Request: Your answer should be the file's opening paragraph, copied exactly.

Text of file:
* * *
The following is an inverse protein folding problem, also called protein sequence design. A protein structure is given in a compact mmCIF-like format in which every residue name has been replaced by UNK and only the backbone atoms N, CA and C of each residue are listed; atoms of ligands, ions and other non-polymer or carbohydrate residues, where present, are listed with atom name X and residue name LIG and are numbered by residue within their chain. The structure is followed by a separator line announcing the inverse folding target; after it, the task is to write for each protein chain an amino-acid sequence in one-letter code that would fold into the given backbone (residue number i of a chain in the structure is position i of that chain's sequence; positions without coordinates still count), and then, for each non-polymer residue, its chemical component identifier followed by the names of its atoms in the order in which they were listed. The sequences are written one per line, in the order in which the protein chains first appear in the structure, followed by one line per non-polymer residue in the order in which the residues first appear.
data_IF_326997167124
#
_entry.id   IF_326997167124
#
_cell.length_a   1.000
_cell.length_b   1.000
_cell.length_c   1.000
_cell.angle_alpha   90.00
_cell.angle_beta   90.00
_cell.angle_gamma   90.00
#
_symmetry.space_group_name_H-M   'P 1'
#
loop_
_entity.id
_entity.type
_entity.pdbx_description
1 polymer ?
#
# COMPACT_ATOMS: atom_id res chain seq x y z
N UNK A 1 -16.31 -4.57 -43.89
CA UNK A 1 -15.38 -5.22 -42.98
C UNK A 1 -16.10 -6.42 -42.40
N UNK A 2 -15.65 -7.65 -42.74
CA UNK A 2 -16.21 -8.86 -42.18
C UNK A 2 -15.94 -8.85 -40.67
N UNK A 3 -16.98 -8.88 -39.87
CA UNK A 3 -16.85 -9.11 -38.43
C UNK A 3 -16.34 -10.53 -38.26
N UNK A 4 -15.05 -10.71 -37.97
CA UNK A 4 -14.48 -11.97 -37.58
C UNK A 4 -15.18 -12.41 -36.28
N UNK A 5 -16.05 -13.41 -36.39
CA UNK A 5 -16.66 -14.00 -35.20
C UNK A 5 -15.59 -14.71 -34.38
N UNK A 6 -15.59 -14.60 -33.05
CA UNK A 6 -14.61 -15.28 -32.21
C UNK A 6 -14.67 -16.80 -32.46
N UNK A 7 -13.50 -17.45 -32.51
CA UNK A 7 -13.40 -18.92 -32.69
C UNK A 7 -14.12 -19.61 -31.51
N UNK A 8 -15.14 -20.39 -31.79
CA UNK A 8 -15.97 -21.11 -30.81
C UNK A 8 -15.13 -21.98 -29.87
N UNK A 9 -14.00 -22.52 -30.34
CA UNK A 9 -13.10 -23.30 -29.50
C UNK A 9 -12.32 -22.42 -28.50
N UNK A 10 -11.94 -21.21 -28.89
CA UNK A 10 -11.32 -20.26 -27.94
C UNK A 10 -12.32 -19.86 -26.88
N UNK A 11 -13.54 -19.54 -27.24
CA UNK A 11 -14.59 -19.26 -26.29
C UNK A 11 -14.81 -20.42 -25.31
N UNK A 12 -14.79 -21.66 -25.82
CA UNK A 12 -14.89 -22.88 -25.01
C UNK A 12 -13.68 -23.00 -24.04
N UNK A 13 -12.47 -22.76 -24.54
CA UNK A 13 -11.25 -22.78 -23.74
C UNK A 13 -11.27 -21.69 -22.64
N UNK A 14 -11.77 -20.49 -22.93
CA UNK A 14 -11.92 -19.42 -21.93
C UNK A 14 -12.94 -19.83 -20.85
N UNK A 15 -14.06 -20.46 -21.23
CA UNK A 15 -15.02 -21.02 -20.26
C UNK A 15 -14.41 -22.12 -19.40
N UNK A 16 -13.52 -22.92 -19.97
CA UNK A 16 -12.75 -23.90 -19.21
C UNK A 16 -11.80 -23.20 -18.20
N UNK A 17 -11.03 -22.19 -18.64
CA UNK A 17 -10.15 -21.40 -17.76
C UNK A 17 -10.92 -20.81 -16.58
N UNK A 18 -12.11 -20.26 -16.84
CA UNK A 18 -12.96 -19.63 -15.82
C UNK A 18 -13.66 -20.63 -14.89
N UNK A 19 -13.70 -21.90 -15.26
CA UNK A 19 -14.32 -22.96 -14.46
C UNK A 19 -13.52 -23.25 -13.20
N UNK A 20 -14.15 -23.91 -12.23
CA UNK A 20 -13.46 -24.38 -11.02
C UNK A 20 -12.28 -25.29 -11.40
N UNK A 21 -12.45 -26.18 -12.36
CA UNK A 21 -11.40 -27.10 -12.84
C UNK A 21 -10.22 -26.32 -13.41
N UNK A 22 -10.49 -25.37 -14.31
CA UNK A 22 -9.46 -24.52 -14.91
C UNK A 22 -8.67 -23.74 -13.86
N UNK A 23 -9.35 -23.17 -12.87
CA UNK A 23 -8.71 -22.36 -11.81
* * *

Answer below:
The following is an inverse protein folding problem, also called protein sequence design. A protein structure is given in a compact mmCIF-like format in which every residue name has been replaced by UNK and only the backbone atoms N, CA and C of each residue are listed; atoms of ligands, ions and other non-polymer or carbohydrate residues, where present, are listed with atom name X and residue name LIG and are numbered by residue within their chain. The structure is followed by a separator line announcing the inverse folding target; after it, the task is to write for each protein chain an amino-acid sequence in one-letter code that would fold into the given backbone (residue number i of a chain in the structure is position i of that chain's sequence; positions without coordinates still count), and then, for each non-polymer residue, its chemical component identifier followed by the names of its atoms in the order in which they were listed. The sequences are written one per line, in the order in which the protein chains first appear in the structure, followed by one line per non-polymer residue in the order in which the residues first appear.